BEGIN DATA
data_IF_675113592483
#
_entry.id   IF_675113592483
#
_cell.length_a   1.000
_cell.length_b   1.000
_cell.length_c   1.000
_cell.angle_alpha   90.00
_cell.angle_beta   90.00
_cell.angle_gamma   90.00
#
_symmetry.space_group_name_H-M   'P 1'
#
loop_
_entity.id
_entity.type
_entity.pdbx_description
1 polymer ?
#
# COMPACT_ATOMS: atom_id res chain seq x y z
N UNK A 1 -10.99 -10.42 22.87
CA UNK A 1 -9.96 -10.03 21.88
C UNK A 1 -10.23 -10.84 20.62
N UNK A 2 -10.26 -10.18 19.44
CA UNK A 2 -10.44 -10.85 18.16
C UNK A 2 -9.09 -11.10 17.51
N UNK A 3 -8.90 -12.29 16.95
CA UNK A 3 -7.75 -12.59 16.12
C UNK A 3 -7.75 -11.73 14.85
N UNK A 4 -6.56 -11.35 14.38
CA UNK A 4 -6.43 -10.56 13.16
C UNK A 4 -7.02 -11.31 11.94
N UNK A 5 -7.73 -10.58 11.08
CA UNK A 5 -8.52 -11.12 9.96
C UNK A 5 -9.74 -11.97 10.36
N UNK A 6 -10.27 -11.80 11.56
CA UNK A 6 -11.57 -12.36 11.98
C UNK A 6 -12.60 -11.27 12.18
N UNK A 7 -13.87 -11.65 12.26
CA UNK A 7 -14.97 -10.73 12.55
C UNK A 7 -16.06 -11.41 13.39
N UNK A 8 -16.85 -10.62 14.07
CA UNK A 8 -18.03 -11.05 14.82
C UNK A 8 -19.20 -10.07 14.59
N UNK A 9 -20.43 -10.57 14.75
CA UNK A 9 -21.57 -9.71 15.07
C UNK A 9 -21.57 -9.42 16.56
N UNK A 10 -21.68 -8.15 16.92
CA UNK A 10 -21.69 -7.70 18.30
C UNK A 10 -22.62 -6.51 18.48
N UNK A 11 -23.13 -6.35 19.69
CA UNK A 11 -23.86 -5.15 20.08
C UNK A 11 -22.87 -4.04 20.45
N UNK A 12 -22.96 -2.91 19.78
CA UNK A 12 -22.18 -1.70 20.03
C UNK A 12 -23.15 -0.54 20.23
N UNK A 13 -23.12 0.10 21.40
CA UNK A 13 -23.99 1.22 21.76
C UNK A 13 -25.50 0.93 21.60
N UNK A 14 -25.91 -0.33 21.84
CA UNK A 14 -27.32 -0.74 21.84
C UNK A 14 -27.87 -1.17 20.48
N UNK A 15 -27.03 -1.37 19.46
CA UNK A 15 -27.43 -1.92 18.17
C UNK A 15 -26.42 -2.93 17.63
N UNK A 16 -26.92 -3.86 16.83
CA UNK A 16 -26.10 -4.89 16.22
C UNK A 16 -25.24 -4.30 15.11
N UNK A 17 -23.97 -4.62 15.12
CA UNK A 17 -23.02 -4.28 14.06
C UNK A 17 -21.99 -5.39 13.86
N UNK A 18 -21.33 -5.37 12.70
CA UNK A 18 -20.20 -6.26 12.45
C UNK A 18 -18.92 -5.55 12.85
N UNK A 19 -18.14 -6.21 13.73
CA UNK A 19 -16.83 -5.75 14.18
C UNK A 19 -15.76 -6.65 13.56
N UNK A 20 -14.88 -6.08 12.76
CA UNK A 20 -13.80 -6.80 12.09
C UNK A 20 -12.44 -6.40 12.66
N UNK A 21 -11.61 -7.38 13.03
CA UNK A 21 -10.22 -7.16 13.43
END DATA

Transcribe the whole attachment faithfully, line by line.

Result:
data_IF_675113592483
#
_entry.id   IF_675113592483
#
_cell.length_a   1.000
_cell.length_b   1.000
_cell.length_c   1.000
_cell.angle_alpha   90.00
_cell.angle_beta   90.00
_cell.angle_gamma   90.00
#
_symmetry.space_group_name_H-M   'P 1'
#
loop_
_entity.id
_entity.type
_entity.pdbx_description
1 polymer ?
#
# COMPACT_ATOMS: atom_id res chain seq x y z
N UNK A 1 -10.99 -10.42 22.87
CA UNK A 1 -9.96 -10.03 21.88
C UNK A 1 -10.23 -10.84 20.62
N UNK A 2 -10.26 -10.18 19.44
CA UNK A 2 -10.44 -10.85 18.16
C UNK A 2 -9.09 -11.10 17.51
N UNK A 3 -8.90 -12.29 16.95
CA UNK A 3 -7.75 -12.59 16.12
C UNK A 3 -7.75 -11.73 14.85
N UNK A 4 -6.56 -11.35 14.38
CA UNK A 4 -6.43 -10.56 13.16
C UNK A 4 -7.02 -11.31 11.94
N UNK A 5 -7.73 -10.58 11.08
CA UNK A 5 -8.52 -11.12 9.96
C UNK A 5 -9.74 -11.97 10.36
N UNK A 6 -10.27 -11.80 11.56
CA UNK A 6 -11.57 -12.36 11.98
C UNK A 6 -12.60 -11.27 12.18
N UNK A 7 -13.87 -11.65 12.26
CA UNK A 7 -14.97 -10.73 12.55
C UNK A 7 -16.06 -11.41 13.39
N UNK A 8 -16.85 -10.62 14.07
CA UNK A 8 -18.03 -11.05 14.82
C UNK A 8 -19.20 -10.07 14.59
N UNK A 9 -20.43 -10.57 14.75
CA UNK A 9 -21.57 -9.71 15.07
C UNK A 9 -21.57 -9.42 16.56
N UNK A 10 -21.68 -8.15 16.92
CA UNK A 10 -21.69 -7.70 18.30
C UNK A 10 -22.62 -6.51 18.48
N UNK A 11 -23.13 -6.35 19.69
CA UNK A 11 -23.86 -5.15 20.08
C UNK A 11 -22.87 -4.04 20.45
N UNK A 12 -22.96 -2.91 19.78
CA UNK A 12 -22.18 -1.70 20.03
C UNK A 12 -23.15 -0.54 20.23
N UNK A 13 -23.12 0.10 21.40
CA UNK A 13 -23.99 1.22 21.76
C UNK A 13 -25.50 0.93 21.60
N UNK A 14 -25.91 -0.33 21.84
CA UNK A 14 -27.32 -0.74 21.84
C UNK A 14 -27.87 -1.17 20.48
N UNK A 15 -27.03 -1.37 19.46
CA UNK A 15 -27.43 -1.92 18.17
C UNK A 15 -26.42 -2.93 17.63
N UNK A 16 -26.92 -3.86 16.83
CA UNK A 16 -26.10 -4.89 16.22
C UNK A 16 -25.24 -4.30 15.11
N UNK A 17 -23.97 -4.62 15.12
CA UNK A 17 -23.02 -4.28 14.06
C UNK A 17 -21.99 -5.39 13.86
N UNK A 18 -21.33 -5.37 12.70
CA UNK A 18 -20.20 -6.26 12.45
C UNK A 18 -18.92 -5.55 12.85
N UNK A 19 -18.14 -6.21 13.73
CA UNK A 19 -16.83 -5.75 14.18
C UNK A 19 -15.76 -6.65 13.56
N UNK A 20 -14.88 -6.08 12.76
CA UNK A 20 -13.80 -6.80 12.09
C UNK A 20 -12.44 -6.40 12.66
N UNK A 21 -11.61 -7.38 13.03
CA UNK A 21 -10.22 -7.16 13.43